Digital Certificate

An attachment to an electronic message used for security purposes. The most common use of a digital certificate is to verify that a user sending a message is who he or she claims to be, and to provide the receiver with the means to encode a reply.

An individual wishing to send an encrypted message applies for a digital certificate from a Certificate Authority (CA). The CA issues an encrypted digital certificate containing the applicant’s public key and a variety of other identification information. The CA makes its own public key readily available through print publicity or perhaps on the Internet.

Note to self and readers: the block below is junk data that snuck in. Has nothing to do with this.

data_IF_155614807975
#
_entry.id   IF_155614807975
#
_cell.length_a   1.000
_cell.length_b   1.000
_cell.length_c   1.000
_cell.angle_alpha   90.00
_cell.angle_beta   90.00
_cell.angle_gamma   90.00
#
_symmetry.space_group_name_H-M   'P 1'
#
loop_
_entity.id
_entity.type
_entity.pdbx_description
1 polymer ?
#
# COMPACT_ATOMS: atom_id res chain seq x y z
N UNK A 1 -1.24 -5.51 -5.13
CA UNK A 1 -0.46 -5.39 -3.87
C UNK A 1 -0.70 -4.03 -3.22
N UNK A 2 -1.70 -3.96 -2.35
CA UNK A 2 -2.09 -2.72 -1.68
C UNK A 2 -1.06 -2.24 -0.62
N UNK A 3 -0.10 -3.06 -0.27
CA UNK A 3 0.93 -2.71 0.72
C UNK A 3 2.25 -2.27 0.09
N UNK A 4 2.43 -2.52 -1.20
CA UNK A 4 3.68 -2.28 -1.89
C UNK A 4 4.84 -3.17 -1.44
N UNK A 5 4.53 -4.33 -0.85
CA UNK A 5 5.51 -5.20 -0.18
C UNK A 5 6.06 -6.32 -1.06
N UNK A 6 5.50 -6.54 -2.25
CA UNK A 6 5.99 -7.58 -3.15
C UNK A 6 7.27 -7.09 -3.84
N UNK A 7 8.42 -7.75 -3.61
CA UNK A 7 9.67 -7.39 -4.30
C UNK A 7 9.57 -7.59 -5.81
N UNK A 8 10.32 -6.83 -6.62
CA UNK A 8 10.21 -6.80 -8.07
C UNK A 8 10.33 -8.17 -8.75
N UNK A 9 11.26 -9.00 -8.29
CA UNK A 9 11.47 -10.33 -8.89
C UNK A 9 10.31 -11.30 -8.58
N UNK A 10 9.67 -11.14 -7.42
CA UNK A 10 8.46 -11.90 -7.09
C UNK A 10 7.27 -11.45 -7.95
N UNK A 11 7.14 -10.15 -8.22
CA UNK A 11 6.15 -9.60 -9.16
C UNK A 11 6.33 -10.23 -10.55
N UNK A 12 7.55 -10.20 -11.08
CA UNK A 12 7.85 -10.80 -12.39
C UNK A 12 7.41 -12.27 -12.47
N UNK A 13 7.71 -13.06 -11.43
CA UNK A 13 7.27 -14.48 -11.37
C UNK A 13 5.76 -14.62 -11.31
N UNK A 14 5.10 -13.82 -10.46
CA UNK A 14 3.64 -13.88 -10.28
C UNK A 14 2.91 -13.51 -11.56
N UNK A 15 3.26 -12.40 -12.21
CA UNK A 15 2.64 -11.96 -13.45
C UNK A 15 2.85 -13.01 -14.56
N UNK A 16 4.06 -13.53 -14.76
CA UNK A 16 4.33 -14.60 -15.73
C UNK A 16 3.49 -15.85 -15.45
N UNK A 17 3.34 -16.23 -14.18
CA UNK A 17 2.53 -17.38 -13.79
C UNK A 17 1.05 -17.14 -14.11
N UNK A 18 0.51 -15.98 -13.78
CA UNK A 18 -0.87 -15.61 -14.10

The recipient of an encrypted message uses the CA’s public key to decode the digital certificate attached to the message, verifies it as issued by the CA and then obtains the sender’s public key and identification information held within the certificate. With this information, the recipient can send an encrypted reply.

The most widely used standard for digital certificates is X.509.

Also see SSL: Your Key to E-commerce Security in Webopedia’s “Did You Know…?” section.

Vangie Beal
Vangie Beal is a freelance business and technology writer covering Internet technologies and online business since the late '90s.

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